So, I am not the standard grad student. I am pushing 40, I have a kid, and I am married. I am attending a Buddhist school. I am not Buddhist. I am not even a good atheist. I base my beliefs on coffee beans and magic. The first day of my first year, I was pumped. I was raring to go! I had been working on prerequisites for seven years. Here it was! I entered my first class. It was wonderful. I was learning things. I wasn’t at work. I was expanding my mind and racking up huge amounts of debt.
I had to race to my second class, which was half way across town. I had ten minutes. I drove like the wind, and arrived 10 minutes late. I walked in, and the entire group of 20 students and 2 instructors turned to look at me.
I felt like I had walked into an Elks meeting. Or a Mormon wedding. It seemed something important and secretive was happening and I had missed it.
“Sorry!” I said, far too perkily. “I just had a class at the other campus; I can’t get here right on time.”
The main instructor had a serious expression on her face and looked terribly disappointed in me, as if while meditating a potato bug had crawled right up her butt, and somehow it was my fault.
“Uh. I mean, it was only 10 minutes.” There was a distinct pitch to my voice, much like a whine.
The class looked at me with obvious pity, perhaps thinking I wouldn’t last the day. I was thinking,”I’m not going to last the day.” We were all on the same wavelength. Except for the fact that my wavelength has been out of school for over 15 years and my wavelength can’t read a course schedule and my wavelength scheduled a class that ran one hour into my next class, because my wavelength is totally overwhelmed and my wavelength wants to quit school this very instant. I was okay before this. I wasn’t progressing in my working life, I wasn’t learning anything new, but this? This is not cool. I am not going to be the kid no one wants to sit next to at lunch. I’m not going to be the Ally Sheedy of the Breakfast Club. No I am not. In fact, I’m going to the bathroom now, and not to meditate.
To hide in a stall.
Even the free tampons couldn’t cheer me up. I gradually picked up my swollen, puffy eyed face, wrapped my heart that really just wanted to be home with my daughter up in some extra toilet paper, took a deep breath and went back to class. I smiled like nothing was wrong, hoping my fake cheer distracted from my red eyes. I traveled to the admissions office and tried to figure out my schedule. The woman, who was about my age, looked at me like I was probably the stupidest student to ever enter the program. Yeah. That’s me, I’m the slow one. Thanks. By the way, where are the Buddhists hiding? I thought you all were supposed to love EVERYONE! Even the remedial grad students!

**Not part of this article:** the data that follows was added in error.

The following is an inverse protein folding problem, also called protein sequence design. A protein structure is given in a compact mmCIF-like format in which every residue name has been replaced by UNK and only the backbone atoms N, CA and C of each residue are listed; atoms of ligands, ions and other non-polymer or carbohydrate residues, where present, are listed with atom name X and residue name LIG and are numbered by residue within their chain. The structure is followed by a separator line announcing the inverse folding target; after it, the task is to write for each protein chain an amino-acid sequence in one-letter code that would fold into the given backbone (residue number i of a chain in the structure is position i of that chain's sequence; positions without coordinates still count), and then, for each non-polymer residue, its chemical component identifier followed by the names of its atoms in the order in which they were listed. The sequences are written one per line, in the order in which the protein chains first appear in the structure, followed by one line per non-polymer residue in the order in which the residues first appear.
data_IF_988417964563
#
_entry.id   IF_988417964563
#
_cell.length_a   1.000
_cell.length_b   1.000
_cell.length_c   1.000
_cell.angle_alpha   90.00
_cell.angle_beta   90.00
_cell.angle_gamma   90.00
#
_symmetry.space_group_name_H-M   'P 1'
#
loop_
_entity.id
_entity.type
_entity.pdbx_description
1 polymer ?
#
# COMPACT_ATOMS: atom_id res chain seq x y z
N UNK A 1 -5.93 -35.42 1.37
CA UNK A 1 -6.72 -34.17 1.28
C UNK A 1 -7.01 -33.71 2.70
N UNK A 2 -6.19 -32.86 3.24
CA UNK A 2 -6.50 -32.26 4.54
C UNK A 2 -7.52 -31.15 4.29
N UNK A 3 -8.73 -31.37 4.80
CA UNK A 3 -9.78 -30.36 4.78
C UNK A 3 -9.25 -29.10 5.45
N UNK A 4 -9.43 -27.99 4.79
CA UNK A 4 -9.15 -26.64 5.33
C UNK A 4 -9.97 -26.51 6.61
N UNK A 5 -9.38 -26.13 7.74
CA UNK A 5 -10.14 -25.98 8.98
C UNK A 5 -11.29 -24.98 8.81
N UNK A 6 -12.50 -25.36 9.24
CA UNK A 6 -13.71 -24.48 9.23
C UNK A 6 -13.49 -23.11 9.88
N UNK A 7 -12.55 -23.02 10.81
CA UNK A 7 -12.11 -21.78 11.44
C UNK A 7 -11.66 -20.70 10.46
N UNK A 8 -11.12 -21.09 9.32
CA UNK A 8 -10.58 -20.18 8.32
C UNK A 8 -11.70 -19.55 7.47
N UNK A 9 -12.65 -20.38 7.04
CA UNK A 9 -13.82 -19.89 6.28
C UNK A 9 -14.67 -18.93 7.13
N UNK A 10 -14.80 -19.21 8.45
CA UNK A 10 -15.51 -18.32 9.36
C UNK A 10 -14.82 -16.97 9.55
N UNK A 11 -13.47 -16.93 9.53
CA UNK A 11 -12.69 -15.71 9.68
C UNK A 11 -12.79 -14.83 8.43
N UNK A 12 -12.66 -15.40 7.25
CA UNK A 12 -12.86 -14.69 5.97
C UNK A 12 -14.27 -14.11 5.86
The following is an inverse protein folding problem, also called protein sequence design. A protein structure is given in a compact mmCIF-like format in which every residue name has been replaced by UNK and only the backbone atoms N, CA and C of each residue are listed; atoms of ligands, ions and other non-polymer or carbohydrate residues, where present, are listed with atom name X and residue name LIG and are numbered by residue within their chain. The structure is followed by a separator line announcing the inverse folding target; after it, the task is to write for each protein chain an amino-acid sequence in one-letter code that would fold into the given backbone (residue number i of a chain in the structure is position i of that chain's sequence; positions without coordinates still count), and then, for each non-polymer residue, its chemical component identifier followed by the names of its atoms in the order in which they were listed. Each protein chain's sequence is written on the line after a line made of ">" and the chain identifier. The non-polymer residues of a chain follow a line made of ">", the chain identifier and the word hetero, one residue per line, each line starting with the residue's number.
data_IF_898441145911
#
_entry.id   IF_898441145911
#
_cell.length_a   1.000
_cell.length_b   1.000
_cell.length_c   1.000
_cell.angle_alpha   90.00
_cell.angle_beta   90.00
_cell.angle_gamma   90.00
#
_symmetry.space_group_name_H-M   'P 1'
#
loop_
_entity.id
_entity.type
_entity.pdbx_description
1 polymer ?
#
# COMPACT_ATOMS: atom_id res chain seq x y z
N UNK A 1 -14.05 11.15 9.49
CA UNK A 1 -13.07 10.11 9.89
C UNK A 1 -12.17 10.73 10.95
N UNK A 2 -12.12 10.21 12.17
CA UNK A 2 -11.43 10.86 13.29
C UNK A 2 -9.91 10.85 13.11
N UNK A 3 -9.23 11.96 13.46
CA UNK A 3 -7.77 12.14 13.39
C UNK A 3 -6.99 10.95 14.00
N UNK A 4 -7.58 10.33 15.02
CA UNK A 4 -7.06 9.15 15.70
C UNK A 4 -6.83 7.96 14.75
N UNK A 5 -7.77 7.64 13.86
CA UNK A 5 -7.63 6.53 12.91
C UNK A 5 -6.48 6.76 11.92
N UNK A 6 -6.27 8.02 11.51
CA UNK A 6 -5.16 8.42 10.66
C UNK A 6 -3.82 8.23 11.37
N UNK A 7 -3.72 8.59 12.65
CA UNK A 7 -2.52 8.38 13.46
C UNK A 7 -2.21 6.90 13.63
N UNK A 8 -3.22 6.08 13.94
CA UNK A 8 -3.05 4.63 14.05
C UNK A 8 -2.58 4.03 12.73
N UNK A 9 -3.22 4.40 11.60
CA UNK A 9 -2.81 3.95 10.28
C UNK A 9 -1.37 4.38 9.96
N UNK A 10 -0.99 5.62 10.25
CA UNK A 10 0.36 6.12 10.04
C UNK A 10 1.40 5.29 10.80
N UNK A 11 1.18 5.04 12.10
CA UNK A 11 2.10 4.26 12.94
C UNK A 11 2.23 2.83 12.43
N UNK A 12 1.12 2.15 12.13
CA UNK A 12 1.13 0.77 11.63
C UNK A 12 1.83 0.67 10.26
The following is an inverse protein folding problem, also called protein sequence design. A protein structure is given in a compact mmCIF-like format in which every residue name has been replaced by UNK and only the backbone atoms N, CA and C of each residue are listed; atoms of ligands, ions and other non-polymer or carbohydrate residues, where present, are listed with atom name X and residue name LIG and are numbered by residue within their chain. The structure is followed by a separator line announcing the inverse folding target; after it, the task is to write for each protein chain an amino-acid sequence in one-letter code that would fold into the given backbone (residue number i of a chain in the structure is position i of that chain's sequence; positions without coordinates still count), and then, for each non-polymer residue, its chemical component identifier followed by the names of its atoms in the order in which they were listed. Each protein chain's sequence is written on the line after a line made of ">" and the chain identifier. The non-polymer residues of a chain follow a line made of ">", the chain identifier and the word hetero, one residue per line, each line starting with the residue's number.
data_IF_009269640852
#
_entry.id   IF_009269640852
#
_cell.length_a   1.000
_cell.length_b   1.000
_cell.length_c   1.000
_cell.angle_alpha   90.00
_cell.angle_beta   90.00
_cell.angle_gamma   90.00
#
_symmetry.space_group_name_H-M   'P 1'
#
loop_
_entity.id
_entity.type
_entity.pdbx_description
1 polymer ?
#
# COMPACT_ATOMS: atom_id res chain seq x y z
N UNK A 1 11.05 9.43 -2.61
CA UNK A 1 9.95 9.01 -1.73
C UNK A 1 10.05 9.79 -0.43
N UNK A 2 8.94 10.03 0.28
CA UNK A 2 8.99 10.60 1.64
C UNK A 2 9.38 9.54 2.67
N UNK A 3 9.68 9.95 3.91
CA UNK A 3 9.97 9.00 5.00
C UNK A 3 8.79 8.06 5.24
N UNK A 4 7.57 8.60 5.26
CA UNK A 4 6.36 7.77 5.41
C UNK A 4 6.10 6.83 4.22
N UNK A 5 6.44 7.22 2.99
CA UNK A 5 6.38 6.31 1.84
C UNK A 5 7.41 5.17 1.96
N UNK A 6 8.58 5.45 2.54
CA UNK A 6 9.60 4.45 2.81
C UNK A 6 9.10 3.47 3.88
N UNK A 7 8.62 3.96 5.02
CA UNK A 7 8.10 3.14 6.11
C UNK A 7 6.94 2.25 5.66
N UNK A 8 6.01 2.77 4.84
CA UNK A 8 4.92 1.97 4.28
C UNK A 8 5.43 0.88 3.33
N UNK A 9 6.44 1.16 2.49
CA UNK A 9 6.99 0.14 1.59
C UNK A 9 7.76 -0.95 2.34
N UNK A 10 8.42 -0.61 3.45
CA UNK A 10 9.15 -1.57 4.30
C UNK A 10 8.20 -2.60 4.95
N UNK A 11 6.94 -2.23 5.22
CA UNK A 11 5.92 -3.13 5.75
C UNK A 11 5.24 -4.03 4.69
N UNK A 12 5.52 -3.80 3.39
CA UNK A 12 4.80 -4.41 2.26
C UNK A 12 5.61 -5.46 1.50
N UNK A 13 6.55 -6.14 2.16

She told me, “You registered for a class that conflicts with another class.”
Well, no shit. Now who’s the stupid one? (I’m not even going to fake that I’m a Buddhist.)
“Yes, I did. I’m wondering how I can fix it.”
“Well, you have to get online and change classes.”
My face quivered. I had reached a breaking point.
She looked me in the eye and very seriously said, “This is graduate school, you know.”
I thanked her, for completely topping off my awesome first day of school and went to my car where I proceeded to do the ugly cry and call my sister (she is the main receiver of all my ugly cries – an underpaid job for sure). I huffed and puffed, telling my sister all the stuff I meant to say to the admissions lady, but I didn’t because my brain operates on a 10-20 minute delay.
Why did it suddenly seem as if graduate school was a NASA program that only 8 people in the world had been admitted to, and if I didn’t figure out my schedule the earth as we know it would cease to exist because the sun would explode and the moon would crash into the ocean? Yes. It IS graduate school, I realize this. And I am paying this school nearly $80,000 over three years to have the honor to earn a degree from them. I think for that kind of money, someone should hold my hand. I mean, if I am going to negatively affect the entire planet, shouldn’t SOMEONE HELP ME OUT?!
I never said any of that, of course, and somehow I finished my entire first year without destroying the sun or the moon. Or my marriage. Or Buddhism. It seemed my newbie status was morphing. I was becoming an expert grad student. Drinking lattes by the gallon, typing papers by the pound, sitting on cushions and not totally cursing the person who invented the damn cushion. I could do this! (Though I could do this better on a couch.)
Until year two.
I made it through my first day with no problems. Whew. I really was going to be okay. And then… then…
it was day TWO!
I went to get my financial aid money. La la la. Life is good. Getting some money from the government. whoop. Gonna buy some groceries. Gonna pay the water bill. Holla!
“Um, we have no check for you.”
“Well, you see this section of the form?” The financial aid guy drew a big square around a paragraph at the bottom of the page. I swear he drew it really slowly, emphasizing my stupidity, but I might be projecting.
Seriously? Why are these people such dick-heads? What would Buddha do? Don’t they know this shit is difficult for someone who used to register for classes IN PERSON? God. I probably babysat this guy in college.
Of course, again, instead of saying any of this, I cried. It’s my go-to mature reaction.
Graduate school is no laugh. But it also is not that big of a deal. The big deal is that I quit wearing deodorant about 2 months before the program started. This was probably a bad decision. If you are going to go back to school as a “mature” student, it’s probably best not to let them smell your fear. I wonder, if I do become Buddhist, will my sweat no longer stink?